Unvaccinated Adults Who Had Virus Face Risk of Reinfection, C.D.C. Says

According to a small study that assessed the likelihood of re-infection, unvaccinated people who have had Covid-19 are more than twice as likely to be re-infected as those who test positive and maintain their natural immunity with a vaccine have strengthened.

The study, published Friday by the Centers for Disease Control and Prevention, looked at the risk of reinfection in May and June in hundreds of Kentucky residents who tested positive for the virus in 2020.

Those who weren’t vaccinated this year were 2.34 higher risk of reinfection than those who received their vaccinations. The study, published Friday, suggests that adding a vaccine provided better protection to those who survived infection than the natural immunity created by their original battle with the virus alone.

Although the study looked at only a small number of people in Kentucky, it appears to disprove the argument made by one of its US Senators from his home state, Rand Paul, who has repeatedly claimed that vaccination for people like him who had the virus is unnecessary and developed immunity.

Dr. Rochelle P. Walensky, director of the CDC, said the data reinforces the importance of vaccination, including for those who have already had the virus.

“If you have ever had Covid-19, please get vaccinated anyway,” said Dr. Walensky on Friday. “The vaccine is the best way to protect yourself and others around you, especially as the more contagious Delta variant is spreading across the country.”

The study’s authors warned that not much is known about how long natural immunity to the virus lasts and that genome sequencing has not been performed to confirm the reinfections weren’t just flares of the remains of the initial infection of the subjects.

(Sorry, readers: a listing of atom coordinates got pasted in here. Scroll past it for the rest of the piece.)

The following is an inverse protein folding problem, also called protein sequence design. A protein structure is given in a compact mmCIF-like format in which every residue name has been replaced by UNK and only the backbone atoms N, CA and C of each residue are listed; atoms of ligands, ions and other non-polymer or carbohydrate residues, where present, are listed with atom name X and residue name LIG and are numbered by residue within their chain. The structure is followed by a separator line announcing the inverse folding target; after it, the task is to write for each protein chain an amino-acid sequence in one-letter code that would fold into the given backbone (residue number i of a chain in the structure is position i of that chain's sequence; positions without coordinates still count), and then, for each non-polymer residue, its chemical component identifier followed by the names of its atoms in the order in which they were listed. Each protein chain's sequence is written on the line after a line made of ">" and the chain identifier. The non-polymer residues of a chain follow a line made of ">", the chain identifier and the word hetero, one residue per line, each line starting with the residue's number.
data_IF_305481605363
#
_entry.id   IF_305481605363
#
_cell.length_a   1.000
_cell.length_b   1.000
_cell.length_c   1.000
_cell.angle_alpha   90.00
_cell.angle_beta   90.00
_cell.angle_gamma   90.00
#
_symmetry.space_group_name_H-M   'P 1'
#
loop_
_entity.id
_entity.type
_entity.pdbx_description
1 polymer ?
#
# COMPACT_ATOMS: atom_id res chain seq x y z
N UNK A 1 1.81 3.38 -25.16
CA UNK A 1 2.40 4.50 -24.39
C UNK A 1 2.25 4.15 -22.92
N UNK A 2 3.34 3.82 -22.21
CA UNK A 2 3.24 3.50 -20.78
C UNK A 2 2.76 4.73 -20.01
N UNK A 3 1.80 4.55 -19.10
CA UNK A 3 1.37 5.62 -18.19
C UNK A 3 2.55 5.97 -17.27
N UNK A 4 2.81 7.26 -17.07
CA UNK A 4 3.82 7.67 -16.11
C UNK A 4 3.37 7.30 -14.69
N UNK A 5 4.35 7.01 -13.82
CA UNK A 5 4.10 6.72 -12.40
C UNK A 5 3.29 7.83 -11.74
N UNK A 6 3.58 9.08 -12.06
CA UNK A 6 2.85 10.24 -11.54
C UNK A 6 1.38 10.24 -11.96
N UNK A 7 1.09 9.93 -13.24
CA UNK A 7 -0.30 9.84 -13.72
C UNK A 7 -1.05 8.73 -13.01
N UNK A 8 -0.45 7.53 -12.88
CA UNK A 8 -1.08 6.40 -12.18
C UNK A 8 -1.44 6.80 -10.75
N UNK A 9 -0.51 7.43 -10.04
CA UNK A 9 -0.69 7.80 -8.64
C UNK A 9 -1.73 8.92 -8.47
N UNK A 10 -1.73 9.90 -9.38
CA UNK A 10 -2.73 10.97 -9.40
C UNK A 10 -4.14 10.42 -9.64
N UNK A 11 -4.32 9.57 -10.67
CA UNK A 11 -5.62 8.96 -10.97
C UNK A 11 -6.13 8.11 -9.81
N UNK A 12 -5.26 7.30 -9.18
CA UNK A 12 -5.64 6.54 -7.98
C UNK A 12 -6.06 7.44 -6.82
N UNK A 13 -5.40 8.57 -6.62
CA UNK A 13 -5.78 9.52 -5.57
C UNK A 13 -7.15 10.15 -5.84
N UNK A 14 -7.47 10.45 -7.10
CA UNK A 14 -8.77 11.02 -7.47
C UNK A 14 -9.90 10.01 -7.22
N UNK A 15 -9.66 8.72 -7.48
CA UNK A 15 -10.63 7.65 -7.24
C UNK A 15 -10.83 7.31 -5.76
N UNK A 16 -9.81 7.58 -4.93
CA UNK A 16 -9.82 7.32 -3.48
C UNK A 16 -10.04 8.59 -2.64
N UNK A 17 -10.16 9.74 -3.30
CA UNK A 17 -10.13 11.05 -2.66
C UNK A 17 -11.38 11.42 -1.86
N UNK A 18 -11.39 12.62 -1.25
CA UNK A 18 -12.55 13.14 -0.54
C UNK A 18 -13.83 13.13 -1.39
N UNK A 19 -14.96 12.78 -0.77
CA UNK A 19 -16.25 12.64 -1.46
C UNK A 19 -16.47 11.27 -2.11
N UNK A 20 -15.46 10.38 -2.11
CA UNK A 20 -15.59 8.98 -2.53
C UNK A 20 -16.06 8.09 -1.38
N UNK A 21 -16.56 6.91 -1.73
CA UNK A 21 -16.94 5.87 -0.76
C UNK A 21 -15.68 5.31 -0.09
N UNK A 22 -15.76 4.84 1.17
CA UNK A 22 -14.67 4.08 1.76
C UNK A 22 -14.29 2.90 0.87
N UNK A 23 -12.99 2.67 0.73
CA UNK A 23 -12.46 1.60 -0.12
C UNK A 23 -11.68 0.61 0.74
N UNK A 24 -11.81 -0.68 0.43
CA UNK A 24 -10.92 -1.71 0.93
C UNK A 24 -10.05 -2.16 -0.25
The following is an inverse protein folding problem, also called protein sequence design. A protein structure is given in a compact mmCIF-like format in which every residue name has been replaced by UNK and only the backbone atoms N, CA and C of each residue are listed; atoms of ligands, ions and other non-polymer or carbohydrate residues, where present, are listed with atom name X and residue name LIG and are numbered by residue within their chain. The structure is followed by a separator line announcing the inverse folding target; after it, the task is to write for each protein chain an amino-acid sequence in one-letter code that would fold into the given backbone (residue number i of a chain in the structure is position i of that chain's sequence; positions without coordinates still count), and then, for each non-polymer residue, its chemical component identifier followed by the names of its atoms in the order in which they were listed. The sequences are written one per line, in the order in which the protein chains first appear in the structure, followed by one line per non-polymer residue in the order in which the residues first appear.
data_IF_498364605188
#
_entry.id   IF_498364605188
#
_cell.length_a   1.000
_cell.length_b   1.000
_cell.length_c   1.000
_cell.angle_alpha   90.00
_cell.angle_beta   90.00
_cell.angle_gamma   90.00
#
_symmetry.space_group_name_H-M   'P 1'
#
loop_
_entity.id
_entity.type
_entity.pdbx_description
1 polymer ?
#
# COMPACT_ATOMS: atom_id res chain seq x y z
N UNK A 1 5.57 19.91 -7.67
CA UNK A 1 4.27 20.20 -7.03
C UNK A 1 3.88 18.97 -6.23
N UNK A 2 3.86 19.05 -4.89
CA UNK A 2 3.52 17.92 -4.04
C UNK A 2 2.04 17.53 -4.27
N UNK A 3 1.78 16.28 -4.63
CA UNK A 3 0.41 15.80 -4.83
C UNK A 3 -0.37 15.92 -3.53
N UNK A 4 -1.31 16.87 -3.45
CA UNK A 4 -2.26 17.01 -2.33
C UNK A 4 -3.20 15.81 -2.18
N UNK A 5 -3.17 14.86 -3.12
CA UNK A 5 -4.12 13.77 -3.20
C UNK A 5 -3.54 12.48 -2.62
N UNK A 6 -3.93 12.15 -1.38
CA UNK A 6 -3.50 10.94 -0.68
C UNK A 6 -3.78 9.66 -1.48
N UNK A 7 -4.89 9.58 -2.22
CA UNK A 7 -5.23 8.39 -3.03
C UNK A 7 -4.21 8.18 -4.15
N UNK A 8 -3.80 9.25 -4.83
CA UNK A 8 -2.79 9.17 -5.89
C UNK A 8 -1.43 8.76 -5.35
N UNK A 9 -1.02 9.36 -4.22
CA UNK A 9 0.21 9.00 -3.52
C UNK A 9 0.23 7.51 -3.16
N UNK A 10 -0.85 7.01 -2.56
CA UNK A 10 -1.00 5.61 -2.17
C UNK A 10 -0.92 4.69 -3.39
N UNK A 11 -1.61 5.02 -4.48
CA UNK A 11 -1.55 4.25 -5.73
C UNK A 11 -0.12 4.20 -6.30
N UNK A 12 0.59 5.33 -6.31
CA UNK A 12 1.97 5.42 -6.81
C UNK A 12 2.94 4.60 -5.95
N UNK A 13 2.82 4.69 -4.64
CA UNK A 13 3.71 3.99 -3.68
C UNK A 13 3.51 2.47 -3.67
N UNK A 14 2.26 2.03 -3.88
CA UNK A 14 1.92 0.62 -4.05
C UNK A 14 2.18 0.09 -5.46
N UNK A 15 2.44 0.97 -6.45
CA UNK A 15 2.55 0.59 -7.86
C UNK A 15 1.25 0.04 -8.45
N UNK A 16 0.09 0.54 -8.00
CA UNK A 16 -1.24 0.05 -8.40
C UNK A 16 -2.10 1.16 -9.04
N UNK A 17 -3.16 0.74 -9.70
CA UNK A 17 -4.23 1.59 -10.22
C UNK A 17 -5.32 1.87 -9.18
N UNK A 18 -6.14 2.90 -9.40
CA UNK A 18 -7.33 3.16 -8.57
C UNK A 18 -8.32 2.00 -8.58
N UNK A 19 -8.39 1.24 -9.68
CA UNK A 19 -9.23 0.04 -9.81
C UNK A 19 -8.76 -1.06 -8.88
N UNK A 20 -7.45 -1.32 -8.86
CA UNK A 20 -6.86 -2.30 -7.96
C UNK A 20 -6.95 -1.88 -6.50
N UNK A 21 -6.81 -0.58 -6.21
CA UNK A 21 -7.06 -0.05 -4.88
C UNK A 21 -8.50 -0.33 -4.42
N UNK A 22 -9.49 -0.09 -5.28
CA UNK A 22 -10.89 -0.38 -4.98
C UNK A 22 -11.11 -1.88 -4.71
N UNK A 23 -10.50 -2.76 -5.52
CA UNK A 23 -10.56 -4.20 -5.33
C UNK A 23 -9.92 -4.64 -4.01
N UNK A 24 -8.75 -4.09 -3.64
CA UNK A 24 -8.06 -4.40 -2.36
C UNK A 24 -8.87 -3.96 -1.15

The CDC and the Biden government have been aggressively advocating an increase in vaccinations over the past few weeks as the number of cases and hospitalizations has risen sharply in the last month, largely due to the Delta variant and particularly in regions of the country where vaccination rates are low.

Last week, the number of new virus cases reported daily on Thursday averaged 100,200, and for the first time since mid-February the daily average exceeded 100,000, according to a database from the New York Times. On Friday, the country recorded 106,723 new cases a day.

Another study published on Friday reported that vaccinations drastically reduced hospital admissions for Covid in the elderly in February, March and April. The study looked at data from 7,280 patients from a Covid hospitalization monitoring network and used government records to check their vaccination status. The vast majority of hospital patients were not or only partially vaccinated; only 5 percent were fully vaccinated.

Although vaccination did not completely eliminate infection, the risk of hospitalization was significantly lower for people who were fully vaccinated. Among those 65 to 74, Pfizer-BioNTech and Moderna vaccines reduced the risk of hospitalization related to Covid by 96 percent, and Johnson & Johnson’s single-dose vaccine reduced hospital admissions by 84 percent. In the 75+ age group, Pfizer vaccination reduced hospital admissions by 91 percent; the Moderna vaccine by 96 percent; and the Johnson & Johnson vaccine by 85 percent.

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